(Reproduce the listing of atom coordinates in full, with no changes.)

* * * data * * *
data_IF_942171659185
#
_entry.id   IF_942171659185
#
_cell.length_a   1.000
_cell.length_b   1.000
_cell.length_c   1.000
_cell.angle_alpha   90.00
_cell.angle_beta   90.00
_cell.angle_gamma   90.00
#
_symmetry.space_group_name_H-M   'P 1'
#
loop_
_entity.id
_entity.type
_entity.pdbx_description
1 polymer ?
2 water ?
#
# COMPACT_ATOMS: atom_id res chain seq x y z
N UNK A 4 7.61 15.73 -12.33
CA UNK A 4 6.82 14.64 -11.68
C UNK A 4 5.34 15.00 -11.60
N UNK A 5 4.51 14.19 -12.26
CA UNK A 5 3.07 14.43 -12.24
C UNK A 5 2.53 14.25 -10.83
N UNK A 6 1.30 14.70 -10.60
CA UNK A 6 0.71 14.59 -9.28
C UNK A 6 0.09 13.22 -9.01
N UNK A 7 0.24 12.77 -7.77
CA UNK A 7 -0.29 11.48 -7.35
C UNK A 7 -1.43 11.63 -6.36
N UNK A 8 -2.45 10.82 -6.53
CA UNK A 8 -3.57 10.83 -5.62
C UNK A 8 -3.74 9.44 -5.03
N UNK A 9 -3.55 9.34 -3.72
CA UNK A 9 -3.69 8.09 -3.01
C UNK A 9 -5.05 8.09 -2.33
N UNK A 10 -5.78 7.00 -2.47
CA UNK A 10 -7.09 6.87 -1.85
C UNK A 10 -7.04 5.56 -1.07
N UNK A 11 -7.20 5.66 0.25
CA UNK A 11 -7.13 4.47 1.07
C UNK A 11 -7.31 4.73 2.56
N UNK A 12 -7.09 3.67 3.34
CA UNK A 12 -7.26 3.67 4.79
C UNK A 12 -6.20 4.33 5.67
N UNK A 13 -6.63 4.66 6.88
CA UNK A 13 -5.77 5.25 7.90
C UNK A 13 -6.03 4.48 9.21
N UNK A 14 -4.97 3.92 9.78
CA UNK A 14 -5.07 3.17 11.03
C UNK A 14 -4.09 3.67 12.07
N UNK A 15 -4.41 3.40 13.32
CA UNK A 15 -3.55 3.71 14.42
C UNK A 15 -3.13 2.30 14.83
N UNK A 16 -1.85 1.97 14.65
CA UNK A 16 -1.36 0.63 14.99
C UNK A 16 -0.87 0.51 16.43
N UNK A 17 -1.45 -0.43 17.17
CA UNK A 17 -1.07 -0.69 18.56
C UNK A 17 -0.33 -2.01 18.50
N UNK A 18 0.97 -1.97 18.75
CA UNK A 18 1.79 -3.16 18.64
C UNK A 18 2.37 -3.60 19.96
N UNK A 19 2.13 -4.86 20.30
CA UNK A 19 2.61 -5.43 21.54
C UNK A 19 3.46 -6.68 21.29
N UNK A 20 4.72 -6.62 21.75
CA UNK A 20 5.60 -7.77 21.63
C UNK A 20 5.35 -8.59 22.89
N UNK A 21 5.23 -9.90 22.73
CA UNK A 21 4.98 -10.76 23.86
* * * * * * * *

data_IF_942171659185
#
_entry.id   IF_942171659185
#
_cell.length_a   1.000
_cell.length_b   1.000
_cell.length_c   1.000
_cell.angle_alpha   90.00
_cell.angle_beta   90.00
_cell.angle_gamma   90.00
#
_symmetry.space_group_name_H-M   'P 1'
#
loop_
_entity.id
_entity.type
_entity.pdbx_description
1 polymer ?
2 water ?
#
# COMPACT_ATOMS: atom_id res chain seq x y z
N UNK A 4 7.61 15.73 -12.33
CA UNK A 4 6.82 14.64 -11.68
C UNK A 4 5.34 15.00 -11.60
N UNK A 5 4.51 14.19 -12.26
CA UNK A 5 3.07 14.43 -12.24
C UNK A 5 2.53 14.25 -10.83
N UNK A 6 1.30 14.70 -10.60
CA UNK A 6 0.71 14.59 -9.28
C UNK A 6 0.09 13.22 -9.01
N UNK A 7 0.24 12.77 -7.77
CA UNK A 7 -0.29 11.48 -7.35
C UNK A 7 -1.43 11.63 -6.36
N UNK A 8 -2.45 10.82 -6.53
CA UNK A 8 -3.57 10.83 -5.62
C UNK A 8 -3.74 9.44 -5.03
N UNK A 9 -3.55 9.34 -3.72
CA UNK A 9 -3.69 8.09 -3.01
C UNK A 9 -5.05 8.09 -2.33
N UNK A 10 -5.78 7.00 -2.47
CA UNK A 10 -7.09 6.87 -1.85
C UNK A 10 -7.04 5.56 -1.07
N UNK A 11 -7.20 5.66 0.25
CA UNK A 11 -7.13 4.47 1.07
C UNK A 11 -7.31 4.73 2.56
N UNK A 12 -7.09 3.67 3.34
CA UNK A 12 -7.26 3.67 4.79
C UNK A 12 -6.20 4.33 5.67
N UNK A 13 -6.63 4.66 6.88
CA UNK A 13 -5.77 5.25 7.90
C UNK A 13 -6.03 4.48 9.21
N UNK A 14 -4.97 3.92 9.78
CA UNK A 14 -5.07 3.17 11.03
C UNK A 14 -4.09 3.67 12.07
N UNK A 15 -4.41 3.40 13.32
CA UNK A 15 -3.55 3.71 14.42
C UNK A 15 -3.13 2.30 14.83
N UNK A 16 -1.85 1.97 14.65
CA UNK A 16 -1.36 0.63 14.99
C UNK A 16 -0.87 0.51 16.43
N UNK A 17 -1.45 -0.43 17.17
CA UNK A 17 -1.07 -0.69 18.56
C UNK A 17 -0.33 -2.01 18.50
N UNK A 18 0.97 -1.97 18.75
CA UNK A 18 1.79 -3.16 18.64
C UNK A 18 2.37 -3.60 19.96
N UNK A 19 2.13 -4.86 20.30
CA UNK A 19 2.61 -5.43 21.54
C UNK A 19 3.46 -6.68 21.29
N UNK A 20 4.72 -6.62 21.75
CA UNK A 20 5.60 -7.77 21.63
C UNK A 20 5.35 -8.59 22.89
N UNK A 21 5.23 -9.90 22.73
CA UNK A 21 4.98 -10.76 23.86